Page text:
- Parents riding with small children in a ride-share vehicle often will not bring a safety seat or request one from the driver, according to a new study from researchers at the Virginia Tech Transportation Institute (VTTI). Part of that has to do with confusion over safety seat requirements in cities and states.
- A focus group of parents in Texas found that more than a third used ride-share services with their children, and up to half did not provide safety seats. In a separate focus group, three quarters of drivers reported having given rides to young children, and only half said a car seat was used.
- A review of state laws found that 34 states exempt taxis and for-hire vehicles from safety seat requirements, but only one, Georgia, distinguishes its rules for car-sharing vehicles (drivers there are required to provide car seats).
In the researchers’ focus groups, parents said that they were often uncertain about the need for safety seats, or whether they could ask for one. To help clear up that confusion, VTTI and the Texas A&M Transportation Institute created a website called Kids Ride Safe that lays out the requirements in every state. However, that guidance also serves to underscore the uncertainty around ride-sharing vehicles, since many states do not clarify if Uber and Lyft drivers need to provide or install safety seats, or even if such vehicles are subject to safety seat requirements.
"These findings suggest that parents would like to be able to transport their children more safely when using ride-share vehicles, but there is a real need for user-friendly information about rules, regulations, and resources surrounding travel with children," said Justin Owens, a research scientist at VTTI and a lead author, in a statement.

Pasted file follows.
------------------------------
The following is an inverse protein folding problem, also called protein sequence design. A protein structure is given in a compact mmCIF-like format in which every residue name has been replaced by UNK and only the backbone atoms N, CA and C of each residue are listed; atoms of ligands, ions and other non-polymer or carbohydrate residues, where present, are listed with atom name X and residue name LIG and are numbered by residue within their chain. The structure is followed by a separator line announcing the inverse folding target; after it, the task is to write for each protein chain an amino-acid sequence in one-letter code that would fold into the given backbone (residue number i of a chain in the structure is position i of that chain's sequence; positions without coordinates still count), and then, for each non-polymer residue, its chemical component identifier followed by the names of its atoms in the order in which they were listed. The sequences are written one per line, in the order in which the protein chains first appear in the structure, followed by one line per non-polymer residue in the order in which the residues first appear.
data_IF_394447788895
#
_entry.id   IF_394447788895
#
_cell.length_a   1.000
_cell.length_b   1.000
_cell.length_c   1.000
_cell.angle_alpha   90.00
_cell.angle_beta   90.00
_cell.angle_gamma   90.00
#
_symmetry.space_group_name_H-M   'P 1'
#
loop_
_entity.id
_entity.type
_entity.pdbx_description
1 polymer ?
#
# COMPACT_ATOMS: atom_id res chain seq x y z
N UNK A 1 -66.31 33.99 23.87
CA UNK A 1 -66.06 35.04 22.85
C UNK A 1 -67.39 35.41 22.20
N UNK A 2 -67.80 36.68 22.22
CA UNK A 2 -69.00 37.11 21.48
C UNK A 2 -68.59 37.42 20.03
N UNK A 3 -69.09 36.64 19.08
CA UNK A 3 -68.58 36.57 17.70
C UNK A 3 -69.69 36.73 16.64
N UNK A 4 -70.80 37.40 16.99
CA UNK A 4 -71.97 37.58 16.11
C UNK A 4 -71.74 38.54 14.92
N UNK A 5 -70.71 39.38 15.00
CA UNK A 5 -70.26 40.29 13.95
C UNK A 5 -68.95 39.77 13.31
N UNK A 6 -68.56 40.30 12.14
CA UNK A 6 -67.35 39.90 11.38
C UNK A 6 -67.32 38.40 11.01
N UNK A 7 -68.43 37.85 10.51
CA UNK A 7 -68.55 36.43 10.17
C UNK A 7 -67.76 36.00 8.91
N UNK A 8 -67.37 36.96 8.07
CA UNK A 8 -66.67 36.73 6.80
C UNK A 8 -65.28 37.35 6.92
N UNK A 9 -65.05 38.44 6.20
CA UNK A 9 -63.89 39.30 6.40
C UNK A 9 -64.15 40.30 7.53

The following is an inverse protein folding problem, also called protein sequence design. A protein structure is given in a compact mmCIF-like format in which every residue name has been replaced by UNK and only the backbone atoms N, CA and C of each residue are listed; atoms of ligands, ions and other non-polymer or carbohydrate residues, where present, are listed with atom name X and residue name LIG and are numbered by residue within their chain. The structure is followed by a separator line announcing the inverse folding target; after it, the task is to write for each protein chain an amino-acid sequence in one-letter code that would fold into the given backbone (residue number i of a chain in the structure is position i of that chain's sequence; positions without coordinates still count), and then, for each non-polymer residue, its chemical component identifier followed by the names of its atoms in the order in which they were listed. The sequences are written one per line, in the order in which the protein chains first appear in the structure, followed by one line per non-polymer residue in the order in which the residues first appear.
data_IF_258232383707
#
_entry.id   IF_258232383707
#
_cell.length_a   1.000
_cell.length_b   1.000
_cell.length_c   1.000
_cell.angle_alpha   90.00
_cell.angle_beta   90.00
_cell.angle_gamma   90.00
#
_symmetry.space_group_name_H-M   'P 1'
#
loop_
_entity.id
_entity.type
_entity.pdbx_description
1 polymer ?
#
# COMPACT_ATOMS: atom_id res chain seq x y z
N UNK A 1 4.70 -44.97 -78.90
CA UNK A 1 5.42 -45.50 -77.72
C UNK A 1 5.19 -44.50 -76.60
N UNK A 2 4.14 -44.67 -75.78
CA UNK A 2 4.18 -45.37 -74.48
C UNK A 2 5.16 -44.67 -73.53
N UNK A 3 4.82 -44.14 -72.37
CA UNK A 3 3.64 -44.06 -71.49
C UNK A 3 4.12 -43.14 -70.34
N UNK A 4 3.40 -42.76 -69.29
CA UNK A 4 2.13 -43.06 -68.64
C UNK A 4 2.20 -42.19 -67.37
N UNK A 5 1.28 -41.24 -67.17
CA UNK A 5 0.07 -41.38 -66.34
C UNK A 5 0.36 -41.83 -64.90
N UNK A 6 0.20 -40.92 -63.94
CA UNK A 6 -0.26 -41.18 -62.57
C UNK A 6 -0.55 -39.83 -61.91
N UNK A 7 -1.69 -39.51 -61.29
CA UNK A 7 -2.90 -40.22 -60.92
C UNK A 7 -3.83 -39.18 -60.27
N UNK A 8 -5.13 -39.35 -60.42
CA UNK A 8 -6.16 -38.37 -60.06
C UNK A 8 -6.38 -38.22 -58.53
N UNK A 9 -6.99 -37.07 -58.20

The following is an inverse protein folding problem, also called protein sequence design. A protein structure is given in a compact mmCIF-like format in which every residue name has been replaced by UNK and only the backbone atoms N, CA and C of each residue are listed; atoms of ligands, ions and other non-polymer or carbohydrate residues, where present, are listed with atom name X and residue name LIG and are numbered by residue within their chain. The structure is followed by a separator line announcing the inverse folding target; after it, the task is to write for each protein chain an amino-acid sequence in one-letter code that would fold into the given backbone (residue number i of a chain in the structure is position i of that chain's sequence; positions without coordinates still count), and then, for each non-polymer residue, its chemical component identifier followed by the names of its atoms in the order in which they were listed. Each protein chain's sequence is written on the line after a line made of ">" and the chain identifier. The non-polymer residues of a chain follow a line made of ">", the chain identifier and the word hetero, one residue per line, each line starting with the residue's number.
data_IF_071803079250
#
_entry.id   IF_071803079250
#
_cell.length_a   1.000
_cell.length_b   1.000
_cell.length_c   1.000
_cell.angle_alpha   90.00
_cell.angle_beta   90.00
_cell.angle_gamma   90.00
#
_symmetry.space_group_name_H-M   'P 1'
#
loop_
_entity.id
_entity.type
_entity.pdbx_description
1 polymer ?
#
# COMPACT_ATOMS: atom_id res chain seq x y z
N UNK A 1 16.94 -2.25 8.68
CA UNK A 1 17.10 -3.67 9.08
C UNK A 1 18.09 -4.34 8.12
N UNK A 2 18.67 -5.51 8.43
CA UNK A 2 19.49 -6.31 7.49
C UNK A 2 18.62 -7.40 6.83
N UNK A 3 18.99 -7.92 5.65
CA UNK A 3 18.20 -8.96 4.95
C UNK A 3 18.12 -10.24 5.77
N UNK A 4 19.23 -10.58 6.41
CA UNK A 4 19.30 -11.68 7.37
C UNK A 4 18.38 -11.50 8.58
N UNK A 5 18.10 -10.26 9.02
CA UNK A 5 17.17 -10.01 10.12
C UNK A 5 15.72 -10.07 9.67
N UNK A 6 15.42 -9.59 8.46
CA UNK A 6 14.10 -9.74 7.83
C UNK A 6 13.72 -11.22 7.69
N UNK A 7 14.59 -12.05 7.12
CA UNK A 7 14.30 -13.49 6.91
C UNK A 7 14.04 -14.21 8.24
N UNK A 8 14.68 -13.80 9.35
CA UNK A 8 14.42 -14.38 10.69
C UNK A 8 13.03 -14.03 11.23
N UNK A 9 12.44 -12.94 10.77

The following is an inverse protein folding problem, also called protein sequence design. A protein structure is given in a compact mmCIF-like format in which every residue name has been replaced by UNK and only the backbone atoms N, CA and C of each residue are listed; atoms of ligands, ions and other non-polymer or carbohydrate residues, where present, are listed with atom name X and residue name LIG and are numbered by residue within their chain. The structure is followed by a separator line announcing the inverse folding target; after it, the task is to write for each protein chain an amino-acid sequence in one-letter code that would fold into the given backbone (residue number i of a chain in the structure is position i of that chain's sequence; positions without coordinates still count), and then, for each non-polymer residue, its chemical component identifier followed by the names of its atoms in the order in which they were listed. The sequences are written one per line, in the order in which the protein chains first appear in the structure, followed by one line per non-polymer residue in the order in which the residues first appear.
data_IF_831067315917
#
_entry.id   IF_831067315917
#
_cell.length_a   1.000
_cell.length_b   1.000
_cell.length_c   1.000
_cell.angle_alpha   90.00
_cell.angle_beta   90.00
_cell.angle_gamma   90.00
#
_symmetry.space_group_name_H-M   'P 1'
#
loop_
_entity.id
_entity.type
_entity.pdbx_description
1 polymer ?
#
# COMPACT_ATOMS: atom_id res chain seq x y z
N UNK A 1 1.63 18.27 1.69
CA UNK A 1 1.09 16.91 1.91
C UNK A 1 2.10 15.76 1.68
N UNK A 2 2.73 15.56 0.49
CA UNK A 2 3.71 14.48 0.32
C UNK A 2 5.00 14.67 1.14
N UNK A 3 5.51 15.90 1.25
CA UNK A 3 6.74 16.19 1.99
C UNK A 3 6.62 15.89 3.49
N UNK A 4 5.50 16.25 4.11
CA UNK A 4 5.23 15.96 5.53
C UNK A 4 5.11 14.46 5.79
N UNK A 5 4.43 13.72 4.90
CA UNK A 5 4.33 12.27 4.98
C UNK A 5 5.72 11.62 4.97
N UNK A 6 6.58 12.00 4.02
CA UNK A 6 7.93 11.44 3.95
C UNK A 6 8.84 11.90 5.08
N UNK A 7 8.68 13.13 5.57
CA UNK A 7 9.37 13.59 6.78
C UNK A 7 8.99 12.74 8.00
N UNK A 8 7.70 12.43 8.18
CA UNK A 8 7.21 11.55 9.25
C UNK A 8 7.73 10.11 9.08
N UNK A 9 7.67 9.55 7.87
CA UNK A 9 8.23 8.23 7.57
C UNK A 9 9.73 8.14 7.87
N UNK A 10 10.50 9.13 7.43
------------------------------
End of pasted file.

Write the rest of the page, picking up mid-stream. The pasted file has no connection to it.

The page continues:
Regardless of state rules, both Uber and Lyft have limited options for parents traveling with children. Uber Car Seat provides uberX users the ability to select a vehicle equipped with a car seat — at a $10 cost — while Lyft "car seat mode" provides a safety seat, but only in New York City.
The safety seat issue is another example of the confusing patchwork of laws that surrounds ride-sharing services since they burst on the scene a decade ago. Cities and states are still exploring how to regulate the industry, especially around labor laws and fair pay for drivers, but safety requirements remain an open question as well. Ride-sharing companies have also found themselves in the spotlight around accessibility for people with disabilities, with cities exploring how to apply the same accessibility laws that apply to taxi and for-hire services to the upstarts.